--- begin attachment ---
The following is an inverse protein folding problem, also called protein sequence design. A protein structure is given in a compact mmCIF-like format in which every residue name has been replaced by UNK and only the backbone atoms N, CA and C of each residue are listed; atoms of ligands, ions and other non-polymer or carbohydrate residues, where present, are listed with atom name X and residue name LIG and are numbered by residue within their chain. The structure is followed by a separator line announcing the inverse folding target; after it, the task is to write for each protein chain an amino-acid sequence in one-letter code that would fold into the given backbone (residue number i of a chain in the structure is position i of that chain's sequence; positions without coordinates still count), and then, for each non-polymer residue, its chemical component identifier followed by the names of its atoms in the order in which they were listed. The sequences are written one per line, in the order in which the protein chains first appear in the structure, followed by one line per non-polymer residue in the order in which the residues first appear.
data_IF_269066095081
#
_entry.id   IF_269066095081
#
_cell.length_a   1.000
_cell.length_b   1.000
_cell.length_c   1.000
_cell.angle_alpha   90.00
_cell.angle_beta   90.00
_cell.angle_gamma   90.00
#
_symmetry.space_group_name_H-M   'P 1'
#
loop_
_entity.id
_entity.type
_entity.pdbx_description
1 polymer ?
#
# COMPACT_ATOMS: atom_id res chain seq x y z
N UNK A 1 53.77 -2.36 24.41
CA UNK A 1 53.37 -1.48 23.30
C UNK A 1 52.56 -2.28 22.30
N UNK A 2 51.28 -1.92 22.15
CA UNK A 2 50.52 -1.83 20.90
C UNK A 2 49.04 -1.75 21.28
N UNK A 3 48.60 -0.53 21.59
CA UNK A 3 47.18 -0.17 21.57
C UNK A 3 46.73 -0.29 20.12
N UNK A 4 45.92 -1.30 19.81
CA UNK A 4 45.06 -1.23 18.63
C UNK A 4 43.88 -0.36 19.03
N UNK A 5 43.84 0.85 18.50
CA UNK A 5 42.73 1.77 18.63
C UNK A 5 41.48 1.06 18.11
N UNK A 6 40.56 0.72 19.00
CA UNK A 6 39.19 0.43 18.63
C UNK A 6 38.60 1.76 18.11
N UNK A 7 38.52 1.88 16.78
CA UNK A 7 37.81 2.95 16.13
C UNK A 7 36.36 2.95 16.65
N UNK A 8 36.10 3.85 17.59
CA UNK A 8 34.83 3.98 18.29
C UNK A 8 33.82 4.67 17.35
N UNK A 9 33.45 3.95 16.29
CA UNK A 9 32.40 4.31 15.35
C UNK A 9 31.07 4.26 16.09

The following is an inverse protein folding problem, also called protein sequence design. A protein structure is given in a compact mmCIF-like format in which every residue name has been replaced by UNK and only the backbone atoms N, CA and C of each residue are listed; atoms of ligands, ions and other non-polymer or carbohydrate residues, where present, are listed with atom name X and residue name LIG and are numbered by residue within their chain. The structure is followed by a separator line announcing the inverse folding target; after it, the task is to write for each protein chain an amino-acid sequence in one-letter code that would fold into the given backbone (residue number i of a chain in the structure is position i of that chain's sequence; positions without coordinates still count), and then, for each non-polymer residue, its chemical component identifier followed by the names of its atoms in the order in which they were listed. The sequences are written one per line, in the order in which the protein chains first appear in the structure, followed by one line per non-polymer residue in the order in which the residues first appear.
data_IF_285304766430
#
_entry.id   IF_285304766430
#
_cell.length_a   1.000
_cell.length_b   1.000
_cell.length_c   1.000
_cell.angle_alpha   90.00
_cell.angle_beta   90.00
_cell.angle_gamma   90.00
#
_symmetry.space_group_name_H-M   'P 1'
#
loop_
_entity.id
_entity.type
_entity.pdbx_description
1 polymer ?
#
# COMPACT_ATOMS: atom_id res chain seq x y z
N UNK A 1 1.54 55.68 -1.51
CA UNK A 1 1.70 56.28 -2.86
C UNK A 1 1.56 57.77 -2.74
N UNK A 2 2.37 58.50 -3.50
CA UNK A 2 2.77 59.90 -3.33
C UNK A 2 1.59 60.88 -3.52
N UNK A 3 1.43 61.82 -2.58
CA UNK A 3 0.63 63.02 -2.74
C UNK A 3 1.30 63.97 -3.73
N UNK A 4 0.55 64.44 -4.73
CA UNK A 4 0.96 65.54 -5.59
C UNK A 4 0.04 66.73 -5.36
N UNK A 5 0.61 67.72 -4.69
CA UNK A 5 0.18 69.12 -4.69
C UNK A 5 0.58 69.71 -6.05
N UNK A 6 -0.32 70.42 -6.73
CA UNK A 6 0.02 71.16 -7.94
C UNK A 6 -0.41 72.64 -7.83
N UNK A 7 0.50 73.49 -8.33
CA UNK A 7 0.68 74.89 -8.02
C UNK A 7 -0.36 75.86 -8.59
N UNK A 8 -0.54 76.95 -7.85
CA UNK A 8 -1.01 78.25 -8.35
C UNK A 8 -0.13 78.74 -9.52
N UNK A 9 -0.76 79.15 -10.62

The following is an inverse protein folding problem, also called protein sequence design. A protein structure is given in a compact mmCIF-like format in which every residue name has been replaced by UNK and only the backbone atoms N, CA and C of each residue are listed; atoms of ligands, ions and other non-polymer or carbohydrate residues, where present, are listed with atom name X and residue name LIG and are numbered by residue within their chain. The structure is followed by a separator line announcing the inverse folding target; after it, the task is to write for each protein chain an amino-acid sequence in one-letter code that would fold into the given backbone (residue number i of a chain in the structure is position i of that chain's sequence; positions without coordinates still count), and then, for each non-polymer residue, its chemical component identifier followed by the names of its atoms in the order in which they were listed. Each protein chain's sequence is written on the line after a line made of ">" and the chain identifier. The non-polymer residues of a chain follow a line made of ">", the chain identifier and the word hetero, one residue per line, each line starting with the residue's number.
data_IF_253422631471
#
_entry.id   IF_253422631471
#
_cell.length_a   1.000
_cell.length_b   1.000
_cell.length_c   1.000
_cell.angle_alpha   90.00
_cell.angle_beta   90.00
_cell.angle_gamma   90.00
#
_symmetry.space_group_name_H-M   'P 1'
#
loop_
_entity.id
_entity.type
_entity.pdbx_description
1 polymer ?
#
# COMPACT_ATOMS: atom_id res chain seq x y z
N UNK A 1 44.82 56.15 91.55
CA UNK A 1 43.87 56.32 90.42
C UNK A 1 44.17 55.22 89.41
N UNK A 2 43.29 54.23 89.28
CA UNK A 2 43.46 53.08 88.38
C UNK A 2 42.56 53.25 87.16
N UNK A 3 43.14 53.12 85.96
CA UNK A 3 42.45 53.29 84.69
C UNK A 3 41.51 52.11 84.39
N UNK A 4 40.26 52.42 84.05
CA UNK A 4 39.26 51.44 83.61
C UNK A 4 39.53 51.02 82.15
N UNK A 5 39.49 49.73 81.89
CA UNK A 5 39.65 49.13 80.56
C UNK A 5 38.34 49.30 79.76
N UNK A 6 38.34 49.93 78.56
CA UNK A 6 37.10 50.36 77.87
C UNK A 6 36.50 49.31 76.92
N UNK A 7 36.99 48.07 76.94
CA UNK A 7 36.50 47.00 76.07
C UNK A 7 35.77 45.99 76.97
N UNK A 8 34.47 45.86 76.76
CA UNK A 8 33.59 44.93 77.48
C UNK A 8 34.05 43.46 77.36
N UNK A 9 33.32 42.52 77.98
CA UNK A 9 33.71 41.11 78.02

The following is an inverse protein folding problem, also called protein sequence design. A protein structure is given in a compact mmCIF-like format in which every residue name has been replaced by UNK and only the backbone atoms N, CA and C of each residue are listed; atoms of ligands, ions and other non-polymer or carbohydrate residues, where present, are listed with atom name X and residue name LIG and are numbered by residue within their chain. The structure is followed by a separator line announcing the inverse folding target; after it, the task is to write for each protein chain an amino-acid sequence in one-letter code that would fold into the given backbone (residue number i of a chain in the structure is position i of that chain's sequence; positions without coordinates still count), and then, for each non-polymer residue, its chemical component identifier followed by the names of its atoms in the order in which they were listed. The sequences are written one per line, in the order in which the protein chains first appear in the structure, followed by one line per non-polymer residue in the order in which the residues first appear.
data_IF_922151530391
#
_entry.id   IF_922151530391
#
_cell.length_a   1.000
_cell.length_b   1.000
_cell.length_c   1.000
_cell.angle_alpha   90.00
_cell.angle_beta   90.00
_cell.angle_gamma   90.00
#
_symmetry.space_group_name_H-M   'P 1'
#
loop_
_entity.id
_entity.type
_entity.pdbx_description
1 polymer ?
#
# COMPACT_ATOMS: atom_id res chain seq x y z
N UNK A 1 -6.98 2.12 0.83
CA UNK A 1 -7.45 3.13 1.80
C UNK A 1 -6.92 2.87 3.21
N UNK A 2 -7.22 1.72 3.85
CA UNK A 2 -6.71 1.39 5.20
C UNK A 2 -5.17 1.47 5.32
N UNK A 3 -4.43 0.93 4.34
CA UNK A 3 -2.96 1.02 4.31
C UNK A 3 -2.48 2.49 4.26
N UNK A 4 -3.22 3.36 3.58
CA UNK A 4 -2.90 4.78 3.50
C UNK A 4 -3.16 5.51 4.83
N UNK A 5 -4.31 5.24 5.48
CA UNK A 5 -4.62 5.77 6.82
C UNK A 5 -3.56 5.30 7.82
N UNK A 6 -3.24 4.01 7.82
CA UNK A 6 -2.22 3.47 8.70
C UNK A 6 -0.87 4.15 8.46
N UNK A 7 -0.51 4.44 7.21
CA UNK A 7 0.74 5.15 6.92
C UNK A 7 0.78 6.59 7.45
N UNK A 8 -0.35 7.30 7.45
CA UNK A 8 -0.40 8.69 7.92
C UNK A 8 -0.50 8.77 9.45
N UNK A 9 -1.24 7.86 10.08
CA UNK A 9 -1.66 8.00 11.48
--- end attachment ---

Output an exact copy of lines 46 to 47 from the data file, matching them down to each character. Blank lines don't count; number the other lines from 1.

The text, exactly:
N UNK A 9 33.45 3.95 16.29
CA UNK A 9 32.40 4.31 15.35